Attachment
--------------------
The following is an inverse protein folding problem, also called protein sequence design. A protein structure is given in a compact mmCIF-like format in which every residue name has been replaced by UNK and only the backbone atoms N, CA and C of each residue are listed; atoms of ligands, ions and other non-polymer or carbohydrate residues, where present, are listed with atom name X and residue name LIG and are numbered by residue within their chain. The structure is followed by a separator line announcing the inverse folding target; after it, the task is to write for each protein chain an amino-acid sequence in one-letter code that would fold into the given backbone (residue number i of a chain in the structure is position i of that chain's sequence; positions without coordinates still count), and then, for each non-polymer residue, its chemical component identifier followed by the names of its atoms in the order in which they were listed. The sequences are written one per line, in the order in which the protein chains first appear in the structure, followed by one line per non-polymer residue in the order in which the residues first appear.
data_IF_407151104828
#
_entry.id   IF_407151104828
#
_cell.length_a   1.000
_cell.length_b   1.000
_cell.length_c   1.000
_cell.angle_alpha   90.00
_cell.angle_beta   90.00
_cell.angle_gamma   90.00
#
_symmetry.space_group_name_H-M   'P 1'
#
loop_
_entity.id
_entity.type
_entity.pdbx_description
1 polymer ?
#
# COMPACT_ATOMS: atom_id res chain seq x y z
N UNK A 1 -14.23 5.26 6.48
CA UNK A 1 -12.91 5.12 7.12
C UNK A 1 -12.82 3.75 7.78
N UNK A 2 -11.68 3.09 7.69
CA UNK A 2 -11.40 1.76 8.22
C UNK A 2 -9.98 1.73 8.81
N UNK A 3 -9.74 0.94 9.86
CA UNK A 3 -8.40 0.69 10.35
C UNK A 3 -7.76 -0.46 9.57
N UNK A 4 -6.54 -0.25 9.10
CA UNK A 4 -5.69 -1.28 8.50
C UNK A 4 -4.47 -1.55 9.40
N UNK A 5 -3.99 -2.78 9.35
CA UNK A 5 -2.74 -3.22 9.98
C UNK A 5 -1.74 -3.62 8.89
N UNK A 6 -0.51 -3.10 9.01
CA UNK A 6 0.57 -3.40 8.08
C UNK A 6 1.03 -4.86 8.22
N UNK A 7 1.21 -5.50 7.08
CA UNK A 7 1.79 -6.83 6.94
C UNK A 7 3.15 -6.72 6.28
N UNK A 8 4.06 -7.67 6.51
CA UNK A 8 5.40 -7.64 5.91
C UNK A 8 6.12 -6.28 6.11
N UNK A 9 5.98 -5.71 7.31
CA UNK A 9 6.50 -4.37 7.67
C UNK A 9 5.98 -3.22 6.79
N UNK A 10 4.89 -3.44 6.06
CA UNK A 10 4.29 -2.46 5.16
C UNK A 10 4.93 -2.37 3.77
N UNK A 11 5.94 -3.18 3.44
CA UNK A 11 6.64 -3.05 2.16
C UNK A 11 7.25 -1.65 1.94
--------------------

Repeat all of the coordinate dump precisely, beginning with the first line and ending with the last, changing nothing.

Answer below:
The following is an inverse protein folding problem, also called protein sequence design. A protein structure is given in a compact mmCIF-like format in which every residue name has been replaced by UNK and only the backbone atoms N, CA and C of each residue are listed; atoms of ligands, ions and other non-polymer or carbohydrate residues, where present, are listed with atom name X and residue name LIG and are numbered by residue within their chain. The structure is followed by a separator line announcing the inverse folding target; after it, the task is to write for each protein chain an amino-acid sequence in one-letter code that would fold into the given backbone (residue number i of a chain in the structure is position i of that chain's sequence; positions without coordinates still count), and then, for each non-polymer residue, its chemical component identifier followed by the names of its atoms in the order in which they were listed. The sequences are written one per line, in the order in which the protein chains first appear in the structure, followed by one line per non-polymer residue in the order in which the residues first appear.
data_IF_407151104828
#
_entry.id   IF_407151104828
#
_cell.length_a   1.000
_cell.length_b   1.000
_cell.length_c   1.000
_cell.angle_alpha   90.00
_cell.angle_beta   90.00
_cell.angle_gamma   90.00
#
_symmetry.space_group_name_H-M   'P 1'
#
loop_
_entity.id
_entity.type
_entity.pdbx_description
1 polymer ?
#
# COMPACT_ATOMS: atom_id res chain seq x y z
N UNK A 1 -14.23 5.26 6.48
CA UNK A 1 -12.91 5.12 7.12
C UNK A 1 -12.82 3.75 7.78
N UNK A 2 -11.68 3.09 7.69
CA UNK A 2 -11.40 1.76 8.22
C UNK A 2 -9.98 1.73 8.81
N UNK A 3 -9.74 0.94 9.86
CA UNK A 3 -8.40 0.69 10.35
C UNK A 3 -7.76 -0.46 9.57
N UNK A 4 -6.54 -0.25 9.10
CA UNK A 4 -5.69 -1.28 8.50
C UNK A 4 -4.47 -1.55 9.40
N UNK A 5 -3.99 -2.78 9.35
CA UNK A 5 -2.74 -3.22 9.98
C UNK A 5 -1.74 -3.62 8.89
N UNK A 6 -0.51 -3.10 9.01
CA UNK A 6 0.57 -3.40 8.08
C UNK A 6 1.03 -4.86 8.22
N UNK A 7 1.21 -5.50 7.08
CA UNK A 7 1.79 -6.83 6.94
C UNK A 7 3.15 -6.72 6.28
N UNK A 8 4.06 -7.67 6.51
CA UNK A 8 5.40 -7.64 5.91
C UNK A 8 6.12 -6.28 6.11
N UNK A 9 5.98 -5.71 7.31
CA UNK A 9 6.50 -4.37 7.67
C UNK A 9 5.98 -3.22 6.79
N UNK A 10 4.89 -3.44 6.06
CA UNK A 10 4.29 -2.46 5.16
C UNK A 10 4.93 -2.37 3.77
N UNK A 11 5.94 -3.18 3.44
CA UNK A 11 6.64 -3.05 2.16
C UNK A 11 7.25 -1.65 1.94